THE WEAKERTHANS with VEAL and the CARNATIONS at Lee's Palace, November 7. Tickets: $15. Attendance: sold out. Rating: NNNN Rating: NNNN
there's an episode of sex and the City in which heroine/writer and perpetual woman-child Carrie Bradshaw coins the expression "za-za-zoo." The za-za-zoo, she explains, is that crazy, intangible spark that explodes when you have insta-chemistry with some hot prospect. In Carrie's case, she meets an attached writer on whom she crushes so mightily that she can't even recall what he looks like the next day.
Likewise, some bands have a knack for leaving you reeling from their crazy, gut-wrenching emotional impact and some just don't.
There's no rhyme or reason to it. Take Veal , for example. The prairie rock 'n' roll trio have a charismatic frontman in baby-faced guitar phenom Luke Doucet . His darkly clever lyrics and squalling walls of electric guitar set their surf- and rockabilly-tinged tunes apart from your average garage band, and his rubber-faced antics help keep a crowd's attention. Plus, he and drummer Chang have been buddies and collaborators for long enough to maintain that weird psychic band energy in spite of living in different cities.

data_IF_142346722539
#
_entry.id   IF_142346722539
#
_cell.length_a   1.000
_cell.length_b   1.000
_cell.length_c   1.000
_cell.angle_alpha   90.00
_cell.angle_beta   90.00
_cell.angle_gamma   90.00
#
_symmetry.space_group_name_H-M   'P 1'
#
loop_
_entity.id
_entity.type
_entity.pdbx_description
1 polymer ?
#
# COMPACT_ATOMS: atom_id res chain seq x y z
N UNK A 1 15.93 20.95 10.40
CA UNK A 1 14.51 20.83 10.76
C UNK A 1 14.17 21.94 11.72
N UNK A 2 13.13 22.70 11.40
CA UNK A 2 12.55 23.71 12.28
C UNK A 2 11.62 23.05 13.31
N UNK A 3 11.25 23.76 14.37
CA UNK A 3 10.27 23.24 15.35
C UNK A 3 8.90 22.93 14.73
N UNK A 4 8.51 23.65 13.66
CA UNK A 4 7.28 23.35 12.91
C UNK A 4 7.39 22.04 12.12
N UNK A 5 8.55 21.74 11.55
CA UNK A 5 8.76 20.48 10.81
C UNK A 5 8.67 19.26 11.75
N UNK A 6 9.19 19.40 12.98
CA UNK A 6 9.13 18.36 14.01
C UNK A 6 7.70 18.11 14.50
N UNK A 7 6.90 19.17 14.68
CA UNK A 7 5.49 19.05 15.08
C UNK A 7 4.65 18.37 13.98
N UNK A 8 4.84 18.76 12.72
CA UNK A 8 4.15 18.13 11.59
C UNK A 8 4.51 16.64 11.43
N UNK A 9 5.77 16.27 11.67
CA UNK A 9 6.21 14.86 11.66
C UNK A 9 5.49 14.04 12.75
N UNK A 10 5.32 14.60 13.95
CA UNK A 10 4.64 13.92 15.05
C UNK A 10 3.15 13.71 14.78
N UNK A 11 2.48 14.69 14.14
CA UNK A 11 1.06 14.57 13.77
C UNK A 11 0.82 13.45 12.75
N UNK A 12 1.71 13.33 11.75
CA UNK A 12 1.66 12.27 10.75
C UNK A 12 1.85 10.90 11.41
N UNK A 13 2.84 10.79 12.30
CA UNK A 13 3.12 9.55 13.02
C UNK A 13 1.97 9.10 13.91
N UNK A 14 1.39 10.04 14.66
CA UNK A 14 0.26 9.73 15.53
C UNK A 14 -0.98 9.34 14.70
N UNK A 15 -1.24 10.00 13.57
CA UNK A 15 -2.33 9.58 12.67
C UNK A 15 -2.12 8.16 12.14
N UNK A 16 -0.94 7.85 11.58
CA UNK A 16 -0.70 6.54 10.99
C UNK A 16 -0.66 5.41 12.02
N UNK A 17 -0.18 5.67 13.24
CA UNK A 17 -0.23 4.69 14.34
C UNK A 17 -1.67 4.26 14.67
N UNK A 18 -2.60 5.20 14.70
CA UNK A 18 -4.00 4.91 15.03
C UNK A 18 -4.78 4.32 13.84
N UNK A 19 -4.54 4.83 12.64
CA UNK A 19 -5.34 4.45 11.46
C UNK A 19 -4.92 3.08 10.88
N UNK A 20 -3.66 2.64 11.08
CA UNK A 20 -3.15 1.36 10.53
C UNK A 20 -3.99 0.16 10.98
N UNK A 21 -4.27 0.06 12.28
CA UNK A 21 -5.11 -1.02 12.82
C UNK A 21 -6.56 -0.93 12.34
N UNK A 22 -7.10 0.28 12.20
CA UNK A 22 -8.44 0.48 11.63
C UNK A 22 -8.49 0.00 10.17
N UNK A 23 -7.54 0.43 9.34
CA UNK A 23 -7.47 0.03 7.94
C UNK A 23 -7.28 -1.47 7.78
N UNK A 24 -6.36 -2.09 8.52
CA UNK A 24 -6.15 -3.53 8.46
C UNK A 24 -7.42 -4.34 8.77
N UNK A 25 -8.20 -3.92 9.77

I had near-za-za-zoo moments during Veal's set: on one track, dedicated to Elliott Smith ("May he rest in peace"), Doucet evoked madman Frank Black with his helter-skelter spoken-word rambling filtered through a cream-coloured telephone handset, and the slow-burn take on I Hate Your Lipstick oozed lust.
They've got the potential to blow minds, but they're still loose enough onstage (possibly cuz they were forced to set up their gear around the other bands' shit?) that they're not quite there yet.
Local boy band the Carnations radiated huge amounts of passion - they're totally committed to rocking out - but suffered from a lack of focus. They still haven't decided whether they want to be a quirky power pop unit or respected and "challenging" indie rockers.
I vote for the former. There were unpolished nuggets of hooks buried deep in the layers of the Carnations' tunes, but they were obscured by moments of artsy wankery. The boys have a great frontman, but their songs meander and fade. Neither experimental enough to be gripping nor straightforward enough to stick in your head, the sonic structures could use a poppy punch-up. And the Carnations succumb to that odd philosophy that verses are merely an annoying journey en route to a solid chorus.
For a lesson on how to achieve that elusive za-za-zoo, both openers need only look to role models and headliners the Weakerthans, who nail it every time.
The 'Peg folk-punk foursome shouldn't leave the kind of lasting impact they do. Singer/songwriter John K. Samson relies on variations of pretty much the same melody in every song, keening hyper-literate lyrics that are hard to absorb live.
But the quartet's effortless energy while playing deceptively simple tunes has the kind of wallop that feels like a religious experience.
Every time I see them - particularly Friday night's flawless set - they remind me why I love music, and that's saying a lot. Gotta love that za-za-zoo.